Printable View   Bookmark and Share       sign in

News & Media

Governor, philanthropist ask CSBA to back competing tax initiatives 

Seeking support for his proposed ballot initiative that he contends would raise up to $6.9 billion to benefit schools, Gov. Jerry Brown invited CSBA President Jill Wynns and the rest of the Executive Committee to his office Jan. 20 to hear their concerns about the proposal. 

The governor’s tax initiative would increase the personal income tax on the state’s wealthiest taxpayers and boost sales taxes by one-half percent for five years, with K-14 schools to receive about $2.5 billion of the proceeds. 

Overall, Wynns said she was encouraged by the private discussion.

Molly Munger, a wealthy Los Angeles civil rights attorney who co-founded the Advancement Project and is on the board of Children Now and the Irvine Foundation, is promoting another tax measure that supporters contend would raise $10 billion for schools and preschool programs.

Munger described the measure in detail to members of CSBA’s Board of Directors, who met in Sacramento Jan. 21-22, and said she would welcome a CSBA endorsement. The board discussed the measure at length with Munger but did not take a position on the proposal.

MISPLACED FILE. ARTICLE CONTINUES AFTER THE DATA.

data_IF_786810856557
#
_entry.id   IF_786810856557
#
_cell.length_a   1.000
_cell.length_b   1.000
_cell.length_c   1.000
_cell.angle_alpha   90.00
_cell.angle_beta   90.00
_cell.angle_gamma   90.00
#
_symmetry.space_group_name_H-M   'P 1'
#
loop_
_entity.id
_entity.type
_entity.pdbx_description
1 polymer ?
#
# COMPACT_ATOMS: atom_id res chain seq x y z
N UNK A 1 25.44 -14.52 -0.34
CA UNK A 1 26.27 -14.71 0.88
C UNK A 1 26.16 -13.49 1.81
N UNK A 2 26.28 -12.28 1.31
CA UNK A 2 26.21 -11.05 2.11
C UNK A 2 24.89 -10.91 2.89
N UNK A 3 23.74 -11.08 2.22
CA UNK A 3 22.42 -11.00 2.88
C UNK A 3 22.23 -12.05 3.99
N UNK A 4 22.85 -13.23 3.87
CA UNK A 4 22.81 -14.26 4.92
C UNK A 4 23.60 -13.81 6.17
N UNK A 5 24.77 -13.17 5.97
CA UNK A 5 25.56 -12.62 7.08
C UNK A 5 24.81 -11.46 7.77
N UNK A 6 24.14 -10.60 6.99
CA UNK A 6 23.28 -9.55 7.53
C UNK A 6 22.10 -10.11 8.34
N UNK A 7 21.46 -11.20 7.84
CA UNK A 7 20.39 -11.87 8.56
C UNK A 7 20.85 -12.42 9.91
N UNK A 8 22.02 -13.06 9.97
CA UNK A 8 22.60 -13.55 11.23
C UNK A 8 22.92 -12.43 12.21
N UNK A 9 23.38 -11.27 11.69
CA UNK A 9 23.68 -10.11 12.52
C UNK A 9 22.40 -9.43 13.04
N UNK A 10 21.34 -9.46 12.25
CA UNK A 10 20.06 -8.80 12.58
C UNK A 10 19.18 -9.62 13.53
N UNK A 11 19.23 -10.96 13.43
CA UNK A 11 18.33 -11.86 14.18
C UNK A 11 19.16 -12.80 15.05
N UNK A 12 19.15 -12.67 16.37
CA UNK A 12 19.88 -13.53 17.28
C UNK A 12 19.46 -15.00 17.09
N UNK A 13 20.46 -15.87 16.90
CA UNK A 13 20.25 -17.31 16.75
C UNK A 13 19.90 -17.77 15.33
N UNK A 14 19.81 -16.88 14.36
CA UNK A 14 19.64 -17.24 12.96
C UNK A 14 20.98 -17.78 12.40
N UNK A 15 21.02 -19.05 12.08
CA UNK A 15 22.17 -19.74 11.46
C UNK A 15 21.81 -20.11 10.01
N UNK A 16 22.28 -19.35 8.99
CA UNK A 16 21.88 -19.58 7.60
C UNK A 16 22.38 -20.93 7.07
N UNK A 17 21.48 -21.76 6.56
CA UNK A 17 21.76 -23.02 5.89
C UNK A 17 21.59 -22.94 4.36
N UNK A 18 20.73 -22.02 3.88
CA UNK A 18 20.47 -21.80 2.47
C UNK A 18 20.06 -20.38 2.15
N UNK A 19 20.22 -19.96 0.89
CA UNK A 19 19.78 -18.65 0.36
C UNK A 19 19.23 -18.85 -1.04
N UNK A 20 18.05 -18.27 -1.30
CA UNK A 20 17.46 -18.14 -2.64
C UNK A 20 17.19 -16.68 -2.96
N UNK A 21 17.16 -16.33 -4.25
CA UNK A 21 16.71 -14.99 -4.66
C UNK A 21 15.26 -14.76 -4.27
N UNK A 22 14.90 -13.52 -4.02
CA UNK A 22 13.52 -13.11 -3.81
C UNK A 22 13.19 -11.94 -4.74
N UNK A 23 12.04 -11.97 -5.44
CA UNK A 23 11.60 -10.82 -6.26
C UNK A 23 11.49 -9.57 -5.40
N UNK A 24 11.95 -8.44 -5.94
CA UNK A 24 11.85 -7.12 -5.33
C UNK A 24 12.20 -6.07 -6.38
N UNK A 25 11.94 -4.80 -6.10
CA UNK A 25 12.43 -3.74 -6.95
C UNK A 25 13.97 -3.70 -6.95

Munger’s proposal, which authors have titled the “Local Schools and Early Education Investment Act,” would raise income taxes on a graduated basis—taxing the state’s wealthiest residents at a higher rate than middle-class and poor Californians. The tax increases would expire in 12 years.

“It’s very even-handed,” said Munger. “We wanted schools to have this money forever, but the public is very skeptical of any permanent tax increase.”

She said she is convinced that voters are aware of and concerned about recent cuts to schools and are willing to pay to restore some vital educational services.

With the support of the PTA and other influential children’s and educational groups like Preschool California, Munger said she is confident her measure is a winner. It’s possible, she added, that some groups will endorse both her measure and the governor’s, but work harder for one.
CSBA has not endorsed either measure but may take a position by March.